When laying out your case study, focus on conveying the information you've gathered in the most clear and concise way possible. Make it easy to scan and comprehend, and be sure to provide an attractive call-to-action at the bottom -- that should provide readers an opportunity to learn more about your product or service.
Business Case Study Examples
You drove the results, made the connect, set the expectations, used the questionnaire to conduct a successful interview, and boiled down your findings into a compelling story. And after all of that, you're left with a little piece of sales enabling gold -- a case study.
To show you what a well-executed final product looks like, have a look at some of these marketing case study examples.
1) "New England Journal of Medicine," by Corey McPherson Nash
Case studies can be an effective way to build credibility and persuade potential customers to work with you, particularly in the B2B world where products and services can be complex and not necessarily ‘sexy’.
But many case studies are filled with meaningless marketing fluff. They spend more time gushing about how great the business is than actually providing useful information that will help people make a purchasing decision.
In this post I’m going to discuss what I think is the most effective template for B2B case studies.
This template doesn’t focus too much on aesthetics, but rather provides a simple structure for the order in which you deliver information.
In very basic terms, the template is as follows:
You could argue this is the most important element, so as with a blog post or article headline it’s worth spending time getting it right.
But unlike a blog post, case study headline should always focus on a specific result, i.e. ‘Company X increases revenue by Y% by doing Z.’
You can see a few examples of this in the image below:
“Quote from customer”
Including a quote early on makes the case study instantly more credible, so I always try to include one right beneath the headline.
Preferably the quote should summarise the specific benefit that came out of the work rather than just giving generic praise.
You can either list these as bullet points or do something more creative, but keep it brief and stick to the most attractive results that came out of the work.
By this point you have given everything away within just a few seconds of reading, which is the idea.
Now potential customers can either make a decision based on that information or go into further detail if they’re interested.
Describe the aim/challenges in general terms, followed by what this specific customer was trying to achieve/overcome.
Talk about what you did specifically for this customer, followed by how this work could be applied generally to other businesses.
Use solid numbers where possible and try to present the results in an easily digestible format such as a bulleted list.
General --> specific --> specific --> general
You might have noticed that under the brief and work sections the format follows the above structure.
No doubt you’ll already have heard about this structure at some point. You don’t have to stick to it religiously, but it does help when trying to build a coherent story.
Let’s go into this structure in a bit more detail.
Presenting the problem: general --> specific
When discussing why you did the work, start by describing the general problem faced by companies.
This could be something like, ‘For businesses trying to personalise their marketing campaigns, volume of data is often a challenge.’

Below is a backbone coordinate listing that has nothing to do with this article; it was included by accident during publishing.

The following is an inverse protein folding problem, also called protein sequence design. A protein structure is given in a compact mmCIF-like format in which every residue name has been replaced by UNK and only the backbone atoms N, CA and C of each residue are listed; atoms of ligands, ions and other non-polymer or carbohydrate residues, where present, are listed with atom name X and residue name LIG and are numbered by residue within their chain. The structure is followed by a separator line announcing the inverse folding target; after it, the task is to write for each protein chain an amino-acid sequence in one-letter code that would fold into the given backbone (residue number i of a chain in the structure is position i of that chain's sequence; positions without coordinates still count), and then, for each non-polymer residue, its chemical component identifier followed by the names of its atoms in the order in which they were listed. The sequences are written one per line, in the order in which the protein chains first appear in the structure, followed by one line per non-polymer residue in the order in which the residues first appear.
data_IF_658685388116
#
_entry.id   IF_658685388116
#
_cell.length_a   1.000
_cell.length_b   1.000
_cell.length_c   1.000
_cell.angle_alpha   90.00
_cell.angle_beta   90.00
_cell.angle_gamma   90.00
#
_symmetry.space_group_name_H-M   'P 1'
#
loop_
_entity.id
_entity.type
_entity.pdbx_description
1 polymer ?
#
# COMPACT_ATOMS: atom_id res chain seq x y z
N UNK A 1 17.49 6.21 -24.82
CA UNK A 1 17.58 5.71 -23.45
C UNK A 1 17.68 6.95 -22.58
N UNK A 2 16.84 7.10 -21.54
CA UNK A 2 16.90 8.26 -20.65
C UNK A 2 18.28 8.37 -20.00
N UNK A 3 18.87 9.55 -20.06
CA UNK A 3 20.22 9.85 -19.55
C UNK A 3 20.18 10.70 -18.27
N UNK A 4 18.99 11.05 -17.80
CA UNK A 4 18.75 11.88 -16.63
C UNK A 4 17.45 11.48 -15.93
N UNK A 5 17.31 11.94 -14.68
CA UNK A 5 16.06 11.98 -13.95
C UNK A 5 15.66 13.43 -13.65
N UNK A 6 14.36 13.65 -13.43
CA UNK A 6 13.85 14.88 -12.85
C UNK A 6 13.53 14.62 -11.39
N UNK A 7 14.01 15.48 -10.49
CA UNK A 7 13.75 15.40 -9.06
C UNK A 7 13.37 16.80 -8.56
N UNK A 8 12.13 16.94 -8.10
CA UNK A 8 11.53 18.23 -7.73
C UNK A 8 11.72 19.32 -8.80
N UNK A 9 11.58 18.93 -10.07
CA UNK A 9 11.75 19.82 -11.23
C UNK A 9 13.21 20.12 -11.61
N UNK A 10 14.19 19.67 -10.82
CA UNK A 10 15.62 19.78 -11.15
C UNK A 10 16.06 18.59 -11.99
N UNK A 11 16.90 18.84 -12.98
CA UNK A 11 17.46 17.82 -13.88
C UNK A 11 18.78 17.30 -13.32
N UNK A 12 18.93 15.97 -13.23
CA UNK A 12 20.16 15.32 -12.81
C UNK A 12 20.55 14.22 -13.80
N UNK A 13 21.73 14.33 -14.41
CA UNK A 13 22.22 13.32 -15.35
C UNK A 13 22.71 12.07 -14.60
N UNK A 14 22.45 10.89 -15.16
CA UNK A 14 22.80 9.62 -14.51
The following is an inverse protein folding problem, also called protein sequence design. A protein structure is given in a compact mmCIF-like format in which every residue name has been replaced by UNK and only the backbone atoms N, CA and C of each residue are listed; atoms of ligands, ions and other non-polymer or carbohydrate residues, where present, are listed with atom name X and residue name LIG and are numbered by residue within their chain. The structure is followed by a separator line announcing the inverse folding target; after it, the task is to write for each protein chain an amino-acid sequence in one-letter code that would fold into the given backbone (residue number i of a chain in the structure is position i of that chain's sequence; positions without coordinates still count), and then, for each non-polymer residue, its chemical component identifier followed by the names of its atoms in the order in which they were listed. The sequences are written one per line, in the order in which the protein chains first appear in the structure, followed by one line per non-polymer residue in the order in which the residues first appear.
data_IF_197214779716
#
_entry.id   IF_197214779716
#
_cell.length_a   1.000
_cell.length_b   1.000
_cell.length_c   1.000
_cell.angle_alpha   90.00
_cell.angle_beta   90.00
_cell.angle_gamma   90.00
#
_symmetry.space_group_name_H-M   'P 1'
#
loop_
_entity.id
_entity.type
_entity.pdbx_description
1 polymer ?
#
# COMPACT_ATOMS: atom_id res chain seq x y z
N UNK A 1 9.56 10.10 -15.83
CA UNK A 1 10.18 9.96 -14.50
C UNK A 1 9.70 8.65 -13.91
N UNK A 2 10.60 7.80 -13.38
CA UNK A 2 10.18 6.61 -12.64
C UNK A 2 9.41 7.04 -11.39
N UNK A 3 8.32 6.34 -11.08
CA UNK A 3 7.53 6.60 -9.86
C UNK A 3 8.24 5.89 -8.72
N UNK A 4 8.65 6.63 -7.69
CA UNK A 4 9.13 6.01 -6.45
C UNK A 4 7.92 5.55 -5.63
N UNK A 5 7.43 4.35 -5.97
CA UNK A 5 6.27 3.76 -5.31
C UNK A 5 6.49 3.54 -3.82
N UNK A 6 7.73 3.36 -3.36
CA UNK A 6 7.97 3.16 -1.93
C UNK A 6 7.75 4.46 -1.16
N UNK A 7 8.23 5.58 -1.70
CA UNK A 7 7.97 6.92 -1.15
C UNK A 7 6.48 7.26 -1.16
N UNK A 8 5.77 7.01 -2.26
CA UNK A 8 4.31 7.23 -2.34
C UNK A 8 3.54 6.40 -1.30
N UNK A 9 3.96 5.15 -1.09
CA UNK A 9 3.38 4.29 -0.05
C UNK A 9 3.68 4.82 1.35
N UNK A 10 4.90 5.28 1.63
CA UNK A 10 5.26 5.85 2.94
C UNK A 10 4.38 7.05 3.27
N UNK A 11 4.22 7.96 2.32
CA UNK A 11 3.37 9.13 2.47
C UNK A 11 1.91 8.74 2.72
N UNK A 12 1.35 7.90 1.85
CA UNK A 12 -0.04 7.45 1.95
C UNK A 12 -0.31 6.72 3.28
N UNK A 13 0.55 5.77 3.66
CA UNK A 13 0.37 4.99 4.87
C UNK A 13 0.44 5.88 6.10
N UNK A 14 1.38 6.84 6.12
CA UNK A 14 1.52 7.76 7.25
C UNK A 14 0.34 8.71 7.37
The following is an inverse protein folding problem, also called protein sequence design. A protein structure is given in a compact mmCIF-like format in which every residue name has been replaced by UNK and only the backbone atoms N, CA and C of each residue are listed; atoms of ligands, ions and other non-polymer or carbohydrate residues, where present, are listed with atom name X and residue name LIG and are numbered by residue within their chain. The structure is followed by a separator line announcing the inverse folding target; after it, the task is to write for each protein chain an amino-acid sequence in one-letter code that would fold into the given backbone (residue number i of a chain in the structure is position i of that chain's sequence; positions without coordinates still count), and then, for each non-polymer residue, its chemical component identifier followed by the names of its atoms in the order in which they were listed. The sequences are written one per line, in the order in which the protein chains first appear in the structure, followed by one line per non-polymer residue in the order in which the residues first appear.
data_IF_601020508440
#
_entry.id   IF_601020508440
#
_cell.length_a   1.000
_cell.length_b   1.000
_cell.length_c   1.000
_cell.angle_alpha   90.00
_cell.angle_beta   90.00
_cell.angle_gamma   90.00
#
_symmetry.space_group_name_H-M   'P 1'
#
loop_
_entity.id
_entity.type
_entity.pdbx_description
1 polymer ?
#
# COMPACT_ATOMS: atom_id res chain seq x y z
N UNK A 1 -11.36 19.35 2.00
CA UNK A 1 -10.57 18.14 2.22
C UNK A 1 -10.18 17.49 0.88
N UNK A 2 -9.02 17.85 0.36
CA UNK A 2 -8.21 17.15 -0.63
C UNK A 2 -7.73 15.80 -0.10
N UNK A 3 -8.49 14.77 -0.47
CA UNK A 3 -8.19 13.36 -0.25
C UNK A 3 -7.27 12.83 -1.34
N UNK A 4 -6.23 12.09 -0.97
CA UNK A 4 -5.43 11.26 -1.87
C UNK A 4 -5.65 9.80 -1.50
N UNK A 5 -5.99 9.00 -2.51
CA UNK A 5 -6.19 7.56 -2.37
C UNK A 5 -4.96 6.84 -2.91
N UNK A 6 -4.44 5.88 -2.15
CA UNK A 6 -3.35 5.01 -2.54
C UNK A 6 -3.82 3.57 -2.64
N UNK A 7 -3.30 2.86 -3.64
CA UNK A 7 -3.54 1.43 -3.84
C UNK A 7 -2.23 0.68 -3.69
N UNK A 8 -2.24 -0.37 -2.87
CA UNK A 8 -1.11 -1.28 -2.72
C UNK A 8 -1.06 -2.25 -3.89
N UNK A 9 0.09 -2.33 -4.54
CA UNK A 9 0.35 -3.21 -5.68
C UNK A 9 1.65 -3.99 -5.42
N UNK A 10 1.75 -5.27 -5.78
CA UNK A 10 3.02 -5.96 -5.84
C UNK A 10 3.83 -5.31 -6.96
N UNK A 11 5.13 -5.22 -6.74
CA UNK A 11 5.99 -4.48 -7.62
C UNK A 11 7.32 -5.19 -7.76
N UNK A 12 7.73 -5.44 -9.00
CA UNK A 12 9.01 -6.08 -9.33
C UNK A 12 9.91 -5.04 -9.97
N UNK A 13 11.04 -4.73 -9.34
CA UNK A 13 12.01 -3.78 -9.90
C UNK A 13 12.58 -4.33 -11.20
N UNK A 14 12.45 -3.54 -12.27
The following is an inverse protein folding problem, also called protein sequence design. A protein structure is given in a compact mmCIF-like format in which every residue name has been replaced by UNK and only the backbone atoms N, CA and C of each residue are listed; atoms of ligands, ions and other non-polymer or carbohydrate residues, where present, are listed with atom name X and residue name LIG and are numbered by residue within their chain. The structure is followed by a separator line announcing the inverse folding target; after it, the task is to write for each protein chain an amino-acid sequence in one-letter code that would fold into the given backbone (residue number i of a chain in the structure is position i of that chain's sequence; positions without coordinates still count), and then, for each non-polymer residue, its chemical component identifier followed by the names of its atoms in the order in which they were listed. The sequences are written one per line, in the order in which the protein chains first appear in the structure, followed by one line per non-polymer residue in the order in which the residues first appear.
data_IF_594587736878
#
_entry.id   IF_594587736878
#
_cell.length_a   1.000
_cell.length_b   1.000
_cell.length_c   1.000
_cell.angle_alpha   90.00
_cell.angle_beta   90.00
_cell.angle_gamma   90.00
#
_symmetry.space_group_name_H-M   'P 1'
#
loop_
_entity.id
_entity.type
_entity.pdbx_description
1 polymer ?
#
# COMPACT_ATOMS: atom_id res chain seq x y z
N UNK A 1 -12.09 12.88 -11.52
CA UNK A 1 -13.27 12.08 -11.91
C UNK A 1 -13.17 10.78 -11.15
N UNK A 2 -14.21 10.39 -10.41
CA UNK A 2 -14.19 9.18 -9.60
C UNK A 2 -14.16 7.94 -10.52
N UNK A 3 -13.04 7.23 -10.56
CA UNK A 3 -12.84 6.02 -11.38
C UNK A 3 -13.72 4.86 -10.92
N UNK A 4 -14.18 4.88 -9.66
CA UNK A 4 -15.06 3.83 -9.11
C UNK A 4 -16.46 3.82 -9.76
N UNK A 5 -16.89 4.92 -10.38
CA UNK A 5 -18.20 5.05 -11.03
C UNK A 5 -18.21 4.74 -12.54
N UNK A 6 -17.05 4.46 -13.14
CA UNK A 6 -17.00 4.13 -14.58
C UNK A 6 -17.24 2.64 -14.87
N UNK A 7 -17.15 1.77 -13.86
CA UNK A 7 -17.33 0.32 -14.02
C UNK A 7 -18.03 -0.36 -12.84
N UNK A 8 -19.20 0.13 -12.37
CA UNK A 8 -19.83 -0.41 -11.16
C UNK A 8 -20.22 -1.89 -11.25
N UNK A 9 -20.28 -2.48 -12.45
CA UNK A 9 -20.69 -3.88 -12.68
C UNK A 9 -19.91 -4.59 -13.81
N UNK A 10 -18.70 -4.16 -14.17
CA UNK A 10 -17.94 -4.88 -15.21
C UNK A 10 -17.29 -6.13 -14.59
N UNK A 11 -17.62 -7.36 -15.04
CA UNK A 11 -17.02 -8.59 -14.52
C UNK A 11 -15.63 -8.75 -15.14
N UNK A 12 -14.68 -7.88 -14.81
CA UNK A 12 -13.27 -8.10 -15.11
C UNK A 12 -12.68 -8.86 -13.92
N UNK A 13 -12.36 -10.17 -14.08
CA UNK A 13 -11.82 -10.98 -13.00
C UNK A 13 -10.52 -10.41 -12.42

Then talk about the specific issues your customer was having, for example: ‘Company X had limited resource and was spending too much time sifting through masses of data with inconsistent results.’
Discussing the work: specific --> general
Then when you talk about the work, start with what you did specifically for this customer, i.e. ‘For company X we provided data analysis and in-house training to help people focus on useful data and make more efficient use of their time.’
Finally, talk generally about how this kind of work could benefit other businesses going through the same kinds of problems.
For example: ‘Analysis and training of this type would be beneficial to any companies struggling with huge volumes of data but limited resource to process it.’
Avoid pointless and irritating business jargon such as 'solution', 'add value', 'innovative', 'groundbreaking', 'outside the box', 'impactful', and so on.
You wouldn’t talk to friends and family like that so why inflict it on your lovely customers?
Follow the same formatting rules as you would for any piece of online written content: Plenty of white space, short paragraphs, descriptive subheadings, etc.
Use plenty of quotes from the client if you can, but make sure they actually add something to the story. Don’t just insert generic praise for the sake of it.
Keep it brief: Get the key points across in as few words as possible. Case studies aren’t for gushing about how brilliant you are. They’re for telling people about a specific piece of work: What you did, why you did it, how it helped your customer.
Use different media types. Words are great, but if you can tell some of your story through pictures and video that’s even better.
'If you build it they will come' does not apply here. As with all types of content marketing, if you've spent time creating a great case study then you need to work hard to make sure it gets the attention it deserves.
A good starting point
I’m not by any means suggesting this is the perfect template, but it’s one I’ve used in previous marketing roles and I’ve always found it really helps to get things started in terms of structure.
Once you get going you can be as creative as you want in terms of the look and feel of the case study, but anything to get you through the ‘staring at the blank page of doom’ phase is always helpful.